Kingsport helps Sudanese town design land use plan
Published May 25th, 2010
KINGSPORT — A small delegation from Southern Sudan has been in the Model City for the past month, working with city planners and geographic information system (GIS) officials, learning more about zoning, regulations and long-range planning.
In the end, Kingsport has made good on its promise to assist the struggling Sudanese town of Yei in crafting a land use plan — the first step in having an organized and structured city over the next 20 to 25 years.
The idea of Kingsport helping the town of Yei with its long-range planning began last year after Vice Mayor Ben Mallicote — along with more than a dozen local residents, medical personnel and religious officials — traveled to Yei on a missionary trip sponsored by the Holston Conference and First Broad Street United Methodist Church.
Upon his return in March 2009, Mallicote asked Kingsport for help in crafting an urban plan for Yei, which city staff agreed to do. Since then, city planners and other employees, along with GIS officials, have been working to draft the plan.
For the past month, three members of the Yei government have been in Kingsport, working with planners, touring various city facilities, and helping finalize the land use plan for their town. The delegation included Godwill Soro Eliaba, head of survey for Yei, and two Yei planners — Asega Joseph James and Candiru Lilly Thomas.
The three expect to leave Kingsport today with the plan in hand.
“What we were charged to do was develop a concept plan and a map for them to use as a basis to begin some long-range planning. It’s a 20- to 25-year plan,” said Karen Combs, city planner. “They had the information, the vision, but they didn’t have the experience to organize it into a manner in which they could use.
“Now, they’re going home with a land use plan and a map and a major street and road plan and map. We’ve also highlighted zoning and given them mechanisms to enforce the plan.”
The land use plan includes information on the climate, topography and demographics of Yei, along with existing land uses and recommendations on how land should be use, whether for residential, commercial, manufacturing, public or agricultural. The plan includes a map of suggested road types and touches on zoning and subdivision regulations.
“They have everything we have, but they call it different things, so there was a minimal language barrier. Once we got on the same page, being from two different worlds, it went really quick after that,” Combs said. “They knew exactly what they wanted. They just didn’t know how to get there.”
Eliaba said the behavior of the people of Yei has encouraged him and his department to come up with a better plan to accommodate the development of the city.
“This plan has been one of the things we’ve been striving to get. It was really a great opportunity to come and work together with the planning department in Kingsport to come up with this plan,” Eliaba said. “We hope this plan, once we reach home ... we’ll keep updating it and implementing it. It will really be a great blessing to Yei.”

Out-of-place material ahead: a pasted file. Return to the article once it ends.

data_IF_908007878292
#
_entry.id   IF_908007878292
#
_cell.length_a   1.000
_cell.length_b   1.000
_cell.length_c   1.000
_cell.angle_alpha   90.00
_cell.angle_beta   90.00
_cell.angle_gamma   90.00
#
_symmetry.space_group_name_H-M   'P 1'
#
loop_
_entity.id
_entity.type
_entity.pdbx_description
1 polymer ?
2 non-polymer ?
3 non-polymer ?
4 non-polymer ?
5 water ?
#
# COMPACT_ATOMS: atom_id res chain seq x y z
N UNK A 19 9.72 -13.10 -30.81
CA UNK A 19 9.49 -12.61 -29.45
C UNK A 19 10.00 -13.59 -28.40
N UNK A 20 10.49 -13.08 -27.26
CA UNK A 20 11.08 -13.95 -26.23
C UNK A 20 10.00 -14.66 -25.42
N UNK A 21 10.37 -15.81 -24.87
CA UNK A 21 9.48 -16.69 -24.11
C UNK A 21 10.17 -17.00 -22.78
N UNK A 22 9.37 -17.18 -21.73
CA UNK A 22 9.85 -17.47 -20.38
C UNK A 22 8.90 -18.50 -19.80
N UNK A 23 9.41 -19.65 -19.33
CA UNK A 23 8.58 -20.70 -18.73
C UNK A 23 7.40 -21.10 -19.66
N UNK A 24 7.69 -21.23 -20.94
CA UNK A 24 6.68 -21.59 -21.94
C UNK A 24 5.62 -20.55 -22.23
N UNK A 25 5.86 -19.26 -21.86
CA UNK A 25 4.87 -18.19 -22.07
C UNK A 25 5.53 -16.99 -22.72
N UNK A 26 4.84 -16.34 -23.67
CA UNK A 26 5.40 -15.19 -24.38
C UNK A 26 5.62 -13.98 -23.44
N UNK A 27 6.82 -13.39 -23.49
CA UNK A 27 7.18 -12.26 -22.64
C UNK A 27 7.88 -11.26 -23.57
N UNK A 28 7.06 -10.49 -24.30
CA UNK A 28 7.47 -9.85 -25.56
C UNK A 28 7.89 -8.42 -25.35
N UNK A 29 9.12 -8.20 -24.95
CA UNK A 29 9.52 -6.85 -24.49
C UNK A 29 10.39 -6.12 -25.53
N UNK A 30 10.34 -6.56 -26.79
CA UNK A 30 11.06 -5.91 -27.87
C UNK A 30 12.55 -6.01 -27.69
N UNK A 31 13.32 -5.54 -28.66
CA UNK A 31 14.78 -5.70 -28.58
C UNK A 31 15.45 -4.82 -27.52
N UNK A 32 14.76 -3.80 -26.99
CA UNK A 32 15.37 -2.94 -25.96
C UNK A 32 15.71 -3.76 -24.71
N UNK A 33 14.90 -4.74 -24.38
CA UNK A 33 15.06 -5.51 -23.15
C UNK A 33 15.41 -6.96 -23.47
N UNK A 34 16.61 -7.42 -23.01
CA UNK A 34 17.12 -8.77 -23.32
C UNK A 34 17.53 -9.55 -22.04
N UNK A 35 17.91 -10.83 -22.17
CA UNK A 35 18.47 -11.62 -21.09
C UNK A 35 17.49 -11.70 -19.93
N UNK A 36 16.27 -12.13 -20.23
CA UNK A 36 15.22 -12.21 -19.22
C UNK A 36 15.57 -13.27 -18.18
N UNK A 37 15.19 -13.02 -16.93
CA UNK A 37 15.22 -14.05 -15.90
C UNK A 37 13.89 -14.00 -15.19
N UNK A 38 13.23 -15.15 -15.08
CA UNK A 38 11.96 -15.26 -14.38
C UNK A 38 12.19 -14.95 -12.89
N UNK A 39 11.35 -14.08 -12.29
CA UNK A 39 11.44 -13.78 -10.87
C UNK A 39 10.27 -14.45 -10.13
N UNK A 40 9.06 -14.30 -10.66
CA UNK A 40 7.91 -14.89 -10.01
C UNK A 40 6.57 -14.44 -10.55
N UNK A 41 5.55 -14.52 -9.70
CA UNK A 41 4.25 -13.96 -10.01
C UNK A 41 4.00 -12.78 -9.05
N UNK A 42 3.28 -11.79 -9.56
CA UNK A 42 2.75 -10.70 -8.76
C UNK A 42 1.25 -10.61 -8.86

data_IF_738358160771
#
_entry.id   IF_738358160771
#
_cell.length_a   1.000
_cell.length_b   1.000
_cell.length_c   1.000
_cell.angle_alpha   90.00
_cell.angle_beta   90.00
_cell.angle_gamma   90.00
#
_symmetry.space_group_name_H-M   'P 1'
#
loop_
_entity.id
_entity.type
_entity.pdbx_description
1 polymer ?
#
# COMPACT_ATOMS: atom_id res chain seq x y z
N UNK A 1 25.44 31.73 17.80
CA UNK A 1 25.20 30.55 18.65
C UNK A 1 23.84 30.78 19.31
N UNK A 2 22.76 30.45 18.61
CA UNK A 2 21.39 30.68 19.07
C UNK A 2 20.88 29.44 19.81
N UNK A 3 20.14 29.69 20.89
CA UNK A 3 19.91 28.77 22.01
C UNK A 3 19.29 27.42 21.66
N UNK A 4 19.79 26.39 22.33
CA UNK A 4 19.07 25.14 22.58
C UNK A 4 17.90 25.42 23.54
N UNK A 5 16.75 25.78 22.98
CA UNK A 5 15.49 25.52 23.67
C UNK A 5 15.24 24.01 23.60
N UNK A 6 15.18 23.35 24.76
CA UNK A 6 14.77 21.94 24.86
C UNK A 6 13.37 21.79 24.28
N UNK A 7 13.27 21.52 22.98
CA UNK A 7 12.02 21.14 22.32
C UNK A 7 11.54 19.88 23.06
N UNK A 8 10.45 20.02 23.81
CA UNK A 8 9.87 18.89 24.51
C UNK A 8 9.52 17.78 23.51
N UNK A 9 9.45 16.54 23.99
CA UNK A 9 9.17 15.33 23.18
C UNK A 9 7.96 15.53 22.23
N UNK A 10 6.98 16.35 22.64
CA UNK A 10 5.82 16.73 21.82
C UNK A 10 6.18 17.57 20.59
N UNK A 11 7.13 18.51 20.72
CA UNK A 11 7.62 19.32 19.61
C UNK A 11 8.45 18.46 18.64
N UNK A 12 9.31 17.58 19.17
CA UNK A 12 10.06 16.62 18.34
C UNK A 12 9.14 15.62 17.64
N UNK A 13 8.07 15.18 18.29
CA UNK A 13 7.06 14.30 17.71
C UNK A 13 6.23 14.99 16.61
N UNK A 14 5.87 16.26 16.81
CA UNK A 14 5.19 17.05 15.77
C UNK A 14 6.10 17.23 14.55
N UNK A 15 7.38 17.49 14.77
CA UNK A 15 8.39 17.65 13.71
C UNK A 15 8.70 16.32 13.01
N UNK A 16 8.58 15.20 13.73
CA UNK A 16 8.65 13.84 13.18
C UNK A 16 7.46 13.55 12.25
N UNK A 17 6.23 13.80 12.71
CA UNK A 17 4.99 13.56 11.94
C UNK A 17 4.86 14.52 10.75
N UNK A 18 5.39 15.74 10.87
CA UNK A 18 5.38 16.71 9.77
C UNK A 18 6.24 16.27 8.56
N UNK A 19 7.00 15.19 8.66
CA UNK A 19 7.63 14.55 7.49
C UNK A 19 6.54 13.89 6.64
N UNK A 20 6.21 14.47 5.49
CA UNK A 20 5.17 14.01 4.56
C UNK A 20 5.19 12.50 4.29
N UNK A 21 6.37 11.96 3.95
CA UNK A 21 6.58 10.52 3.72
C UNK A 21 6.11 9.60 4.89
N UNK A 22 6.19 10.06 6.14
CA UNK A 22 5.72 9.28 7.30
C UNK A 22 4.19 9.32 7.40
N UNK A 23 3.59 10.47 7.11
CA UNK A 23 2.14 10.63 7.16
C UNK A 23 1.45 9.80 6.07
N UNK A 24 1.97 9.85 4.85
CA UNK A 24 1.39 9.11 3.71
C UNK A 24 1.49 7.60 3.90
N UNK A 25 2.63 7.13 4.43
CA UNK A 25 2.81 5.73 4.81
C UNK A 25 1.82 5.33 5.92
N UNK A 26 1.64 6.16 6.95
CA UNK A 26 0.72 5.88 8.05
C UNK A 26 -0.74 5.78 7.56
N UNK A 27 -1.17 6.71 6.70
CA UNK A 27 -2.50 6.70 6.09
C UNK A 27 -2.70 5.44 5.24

Sudan was embroiled in a civil war — in one form or another — for nearly 50 years between the Muslim Arab Northern Sudanese and the Christian and Nilotic Southern Sudanese. A peace agreement was signed between the sides in 2005, which granted Southern Sudan autonomy for six years, to be followed by a referendum about independence.
Since the end of the civil war, Yei has experienced a population explosion, with many refugees of the civil war pouring into town. Yei has grown from 45,000 residents in 2005 to more than 400,000 today. The boom in people living in and coming to the town has caused a major strain on infrastructure and services of Yei.
“Before the civil war, Yei was a pretty prosperous place, but a large part of the Sudanese civil war was fought in and around Yei, and they were fighting a much better equipped army, which decimated the town,” said Mallicote. “They don’t have the infrastructure to deal with it, and there are problems with malnutrition and water contamination.”
Mallicote said all of the buildings in Yei have been built since the end of the war. The town has only dirt roads, which during the rainy season are more or less impassable. All of the town’s water (mostly contaminated) comes from wells, and electricity exists about 16 hours a day in a small area in town, supplied by a diesel generator. Yei has no sewer system or waste disposal and only one hospital, with one doctor and a handful of clinical assistants.
“Part of the reason we’ve done this is because there is money and resources available from nonprofits, but you can’t unlock those funds unless you have a plan to present,” Mallicote said. “Between them building their own capacity to do these kinds of things and hopefully unlocking some grant and nonprofit funding, these just don’t become plans, but the development that happens.”
Eliaba said war has broken down the services and infrastructure of Yei, but its people are working to build that back up.
“We’re really delighted in the way Kingsport has given in to helping to develop the city of Yei. We appreciate their support and how much they’ve done,” Eliaba said.
The plan will now go before the executive director of Yei (essentially their city manager) for approval, with Combs and Mallicote saying Yei officials would like Kingsport representatives to come to the town for a month. Combs said the logistics of that trip have not been worked out yet.
“They’re not going home and that be the end of it. This is just the beginning. We’ll continue through e-mails and communication as we can, to set up zoning ordinances and the authority to implement their concept,” Combs said.
Mallicote said for Kingsport to have jumped in and done something so well is something everybody in the city can be proud of.